These are "formal feathers" which are a bit more elegant than "folk art feathers." You'll see the difference between formal and folk art feathers at the bottom of this entry. Formal feathers require you to back-track on a stitch line.
Step 1: Define the center line for the feathers (the "spine") and the edges that will contain the feathers.
Step 2: Start by making a gentle swoop out and back -- think "half of a heart" (sort of)... You want the feathers to be gracefully curved. This comes with practice. Don't use straight lines on your feathers!
Step 4: Your needle (hand or machine) is now blocked in and you can't draw another feather... until you back-track across the feather you just made. If you are making feathers by machine, stitch back across the top of the feather you just made, being ever so careful to keep your stitches on top of the first set. This takes some practice, but you will improve with every feather you make. If you are quilting feathers by hand, just slip your needle between the layers of fabric and make it pop out where feather 3 will start.
Step 5: Back-track across the top of 2 and swoop around to make feather 3. Again, think "half of a heart." Some people like to draw all the feather tops and then come back and draw the swooping lines -- they use a penny or a quarter or a quilt spool to draw half-circles, like a row of little hats, along the outer edge of the border line. If that works for you, great. I find it harder to do it that way because my "swoops" don't always want to fit under those little hats!
Step 6: Now that you've done feather 3, go back and draw feather 4 -- half a heart, swooping up to meet the top of feather 3... and then you'll backtrack across the top of the feather you just drew, and finally, draw feather 5.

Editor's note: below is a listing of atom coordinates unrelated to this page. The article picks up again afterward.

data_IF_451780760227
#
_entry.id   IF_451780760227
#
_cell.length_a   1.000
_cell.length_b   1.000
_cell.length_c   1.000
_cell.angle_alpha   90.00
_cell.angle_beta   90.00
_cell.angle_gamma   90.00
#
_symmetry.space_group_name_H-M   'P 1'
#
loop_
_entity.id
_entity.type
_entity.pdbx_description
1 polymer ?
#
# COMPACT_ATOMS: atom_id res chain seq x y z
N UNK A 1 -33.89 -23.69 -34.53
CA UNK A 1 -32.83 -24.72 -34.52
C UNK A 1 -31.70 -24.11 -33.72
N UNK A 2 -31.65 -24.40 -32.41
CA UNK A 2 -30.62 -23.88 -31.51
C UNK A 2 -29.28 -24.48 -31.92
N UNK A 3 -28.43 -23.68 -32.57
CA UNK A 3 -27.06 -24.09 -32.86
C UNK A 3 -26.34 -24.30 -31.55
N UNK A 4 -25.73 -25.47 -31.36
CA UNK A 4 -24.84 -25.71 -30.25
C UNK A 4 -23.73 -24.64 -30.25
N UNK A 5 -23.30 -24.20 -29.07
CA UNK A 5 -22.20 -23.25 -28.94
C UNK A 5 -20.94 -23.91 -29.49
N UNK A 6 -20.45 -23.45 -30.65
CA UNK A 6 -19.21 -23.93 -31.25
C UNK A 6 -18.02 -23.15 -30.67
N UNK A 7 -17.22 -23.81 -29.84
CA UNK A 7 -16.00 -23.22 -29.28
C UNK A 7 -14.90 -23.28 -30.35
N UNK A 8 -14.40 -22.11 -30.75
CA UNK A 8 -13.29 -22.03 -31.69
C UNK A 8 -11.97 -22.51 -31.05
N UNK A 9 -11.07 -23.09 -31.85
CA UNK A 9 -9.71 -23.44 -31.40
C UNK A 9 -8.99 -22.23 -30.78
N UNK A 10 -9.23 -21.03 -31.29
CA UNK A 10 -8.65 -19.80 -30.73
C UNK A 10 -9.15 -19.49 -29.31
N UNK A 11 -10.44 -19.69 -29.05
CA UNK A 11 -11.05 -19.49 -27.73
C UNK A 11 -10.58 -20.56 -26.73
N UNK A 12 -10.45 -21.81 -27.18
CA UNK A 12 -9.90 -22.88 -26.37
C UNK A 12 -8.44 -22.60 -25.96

Step 7: Keep on drawing those feathers... and when you get to the end of the spine, make a little teardrop.
Step 8: Start over at the bottom of the feather spine and draw the feathers on the other side of the spine. You should always draw or stitch your feathers in the direction they move -- don't try and draw them going backwards; they will end up misshapen (unless you can think in reverse better than I can!).
When I am finished, I like to add an "outline" about an eighth of an inch away from the edges of all of the feathers -- it helps define the plume, and it also helps hide any unevenness.
Part of the beauty of feathers is that they can be drawn in an inexhaustible set of shapes and sizes. You can have a straight spine, no spine, a wavy spine, or spines that look like trees, with branches on them. Your feathers can be big and chunky or thin and delicate. You can add little decorative twirls between the feathers. You can make the tops of the feathers rounded... or the shape of a heart... or square. You can do whatever you want!
Here is an example of how to put feathers into a triangle shape. Start by drawing a spine -- you don't have to quilt the spine, but you have to know where it is. In this case, I added a "branch" on the spine. Start at the bottom and begin to add feathers. When you get to the end of the spine, make a teardrop and then start again at the bottom of the spine, on the other side of it. Continue to add feathers and more feathers until the area is full of feathers. Voile!
Okay - but what about the "non-formal" feathers - the folk art feathers? Those are easy to make, and certain quilts will call for them instead of formal feathers. They are more "thready" on a quilt because both sides of every feather are drawn and quilted.
To the right is a quick drawing with the folk art feathers on both sides of a non-existent spine -- the feathers on the left side are fun and silly and imaginative -- perfect for some quilts!
Have fun trying out different feathers. Keep a pencil and paper handy for practicing feathers - you'll be an expert in no time at all!
Happy sewing -
(c)2008 Susan H. Garman